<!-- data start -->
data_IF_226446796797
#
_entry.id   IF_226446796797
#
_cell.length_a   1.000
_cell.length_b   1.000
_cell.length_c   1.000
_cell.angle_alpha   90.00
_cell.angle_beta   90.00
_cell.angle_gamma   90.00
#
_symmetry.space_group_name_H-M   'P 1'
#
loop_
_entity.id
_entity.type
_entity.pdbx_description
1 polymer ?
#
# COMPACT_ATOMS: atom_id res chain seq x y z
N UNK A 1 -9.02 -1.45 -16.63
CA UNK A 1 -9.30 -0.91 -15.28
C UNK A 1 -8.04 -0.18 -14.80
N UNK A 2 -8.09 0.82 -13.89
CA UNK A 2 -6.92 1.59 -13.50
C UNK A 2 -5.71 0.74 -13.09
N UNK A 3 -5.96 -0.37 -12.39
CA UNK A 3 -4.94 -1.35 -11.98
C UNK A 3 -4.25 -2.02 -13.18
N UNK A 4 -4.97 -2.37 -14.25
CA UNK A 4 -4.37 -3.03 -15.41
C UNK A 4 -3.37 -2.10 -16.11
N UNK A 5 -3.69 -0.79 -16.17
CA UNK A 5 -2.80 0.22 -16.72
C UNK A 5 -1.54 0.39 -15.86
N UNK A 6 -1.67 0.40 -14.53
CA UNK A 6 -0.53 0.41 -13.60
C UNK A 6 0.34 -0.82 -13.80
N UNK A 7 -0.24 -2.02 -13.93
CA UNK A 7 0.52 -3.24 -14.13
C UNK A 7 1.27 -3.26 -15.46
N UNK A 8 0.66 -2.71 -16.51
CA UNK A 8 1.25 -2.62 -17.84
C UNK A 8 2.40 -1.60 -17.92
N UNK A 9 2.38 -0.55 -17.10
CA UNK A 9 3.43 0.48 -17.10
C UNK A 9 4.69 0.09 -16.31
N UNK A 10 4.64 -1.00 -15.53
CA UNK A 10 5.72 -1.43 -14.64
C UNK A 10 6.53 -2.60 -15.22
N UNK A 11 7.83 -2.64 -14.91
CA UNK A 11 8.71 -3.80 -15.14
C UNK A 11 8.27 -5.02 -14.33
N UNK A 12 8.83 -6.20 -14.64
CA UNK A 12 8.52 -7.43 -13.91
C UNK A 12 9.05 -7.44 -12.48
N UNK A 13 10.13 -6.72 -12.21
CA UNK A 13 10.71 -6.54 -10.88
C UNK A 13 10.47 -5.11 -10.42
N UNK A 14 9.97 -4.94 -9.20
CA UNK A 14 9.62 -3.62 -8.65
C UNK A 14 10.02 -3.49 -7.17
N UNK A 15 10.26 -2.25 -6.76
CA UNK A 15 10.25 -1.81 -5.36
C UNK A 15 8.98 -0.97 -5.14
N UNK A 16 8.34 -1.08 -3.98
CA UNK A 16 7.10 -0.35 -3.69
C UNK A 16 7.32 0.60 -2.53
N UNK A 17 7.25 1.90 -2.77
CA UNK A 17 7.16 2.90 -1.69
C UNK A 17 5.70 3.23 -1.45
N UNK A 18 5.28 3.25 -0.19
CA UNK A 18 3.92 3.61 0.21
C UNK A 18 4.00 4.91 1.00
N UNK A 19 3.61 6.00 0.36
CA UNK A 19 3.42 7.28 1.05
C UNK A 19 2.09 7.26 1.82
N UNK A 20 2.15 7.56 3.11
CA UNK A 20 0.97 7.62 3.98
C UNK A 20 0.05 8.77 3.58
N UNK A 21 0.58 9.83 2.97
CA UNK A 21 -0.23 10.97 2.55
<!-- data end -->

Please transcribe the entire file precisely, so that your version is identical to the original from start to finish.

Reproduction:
data_IF_226446796797
#
_entry.id   IF_226446796797
#
_cell.length_a   1.000
_cell.length_b   1.000
_cell.length_c   1.000
_cell.angle_alpha   90.00
_cell.angle_beta   90.00
_cell.angle_gamma   90.00
#
_symmetry.space_group_name_H-M   'P 1'
#
loop_
_entity.id
_entity.type
_entity.pdbx_description
1 polymer ?
#
# COMPACT_ATOMS: atom_id res chain seq x y z
N UNK A 1 -9.02 -1.45 -16.63
CA UNK A 1 -9.30 -0.91 -15.28
C UNK A 1 -8.04 -0.18 -14.80
N UNK A 2 -8.09 0.82 -13.89
CA UNK A 2 -6.92 1.59 -13.50
C UNK A 2 -5.71 0.74 -13.09
N UNK A 3 -5.96 -0.37 -12.39
CA UNK A 3 -4.94 -1.35 -11.98
C UNK A 3 -4.25 -2.02 -13.18
N UNK A 4 -4.97 -2.37 -14.25
CA UNK A 4 -4.37 -3.03 -15.41
C UNK A 4 -3.37 -2.10 -16.11
N UNK A 5 -3.69 -0.79 -16.17
CA UNK A 5 -2.80 0.22 -16.72
C UNK A 5 -1.54 0.39 -15.86
N UNK A 6 -1.67 0.40 -14.53
CA UNK A 6 -0.53 0.41 -13.60
C UNK A 6 0.34 -0.82 -13.80
N UNK A 7 -0.24 -2.02 -13.93
CA UNK A 7 0.52 -3.24 -14.13
C UNK A 7 1.27 -3.26 -15.46
N UNK A 8 0.66 -2.71 -16.51
CA UNK A 8 1.25 -2.62 -17.84
C UNK A 8 2.40 -1.60 -17.92
N UNK A 9 2.38 -0.55 -17.10
CA UNK A 9 3.43 0.48 -17.10
C UNK A 9 4.69 0.09 -16.31
N UNK A 10 4.64 -1.00 -15.53
CA UNK A 10 5.72 -1.43 -14.64
C UNK A 10 6.53 -2.60 -15.22
N UNK A 11 7.83 -2.64 -14.91
CA UNK A 11 8.71 -3.80 -15.14
C UNK A 11 8.27 -5.02 -14.33
N UNK A 12 8.83 -6.20 -14.64
CA UNK A 12 8.52 -7.43 -13.91
C UNK A 12 9.05 -7.44 -12.48
N UNK A 13 10.13 -6.72 -12.21
CA UNK A 13 10.71 -6.54 -10.88
C UNK A 13 10.47 -5.11 -10.42
N UNK A 14 9.97 -4.94 -9.20
CA UNK A 14 9.62 -3.62 -8.65
C UNK A 14 10.02 -3.49 -7.17
N UNK A 15 10.26 -2.25 -6.76
CA UNK A 15 10.25 -1.81 -5.36
C UNK A 15 8.98 -0.97 -5.14
N UNK A 16 8.34 -1.08 -3.98
CA UNK A 16 7.10 -0.35 -3.69
C UNK A 16 7.32 0.60 -2.53
N UNK A 17 7.25 1.90 -2.77
CA UNK A 17 7.16 2.90 -1.69
C UNK A 17 5.70 3.23 -1.45
N UNK A 18 5.28 3.25 -0.19
CA UNK A 18 3.92 3.61 0.21
C UNK A 18 4.00 4.91 1.00
N UNK A 19 3.61 6.00 0.36
CA UNK A 19 3.42 7.28 1.05
C UNK A 19 2.09 7.26 1.82
N UNK A 20 2.15 7.56 3.11
CA UNK A 20 0.97 7.62 3.98
C UNK A 20 0.05 8.77 3.58
N UNK A 21 0.58 9.83 2.97
CA UNK A 21 -0.23 10.97 2.55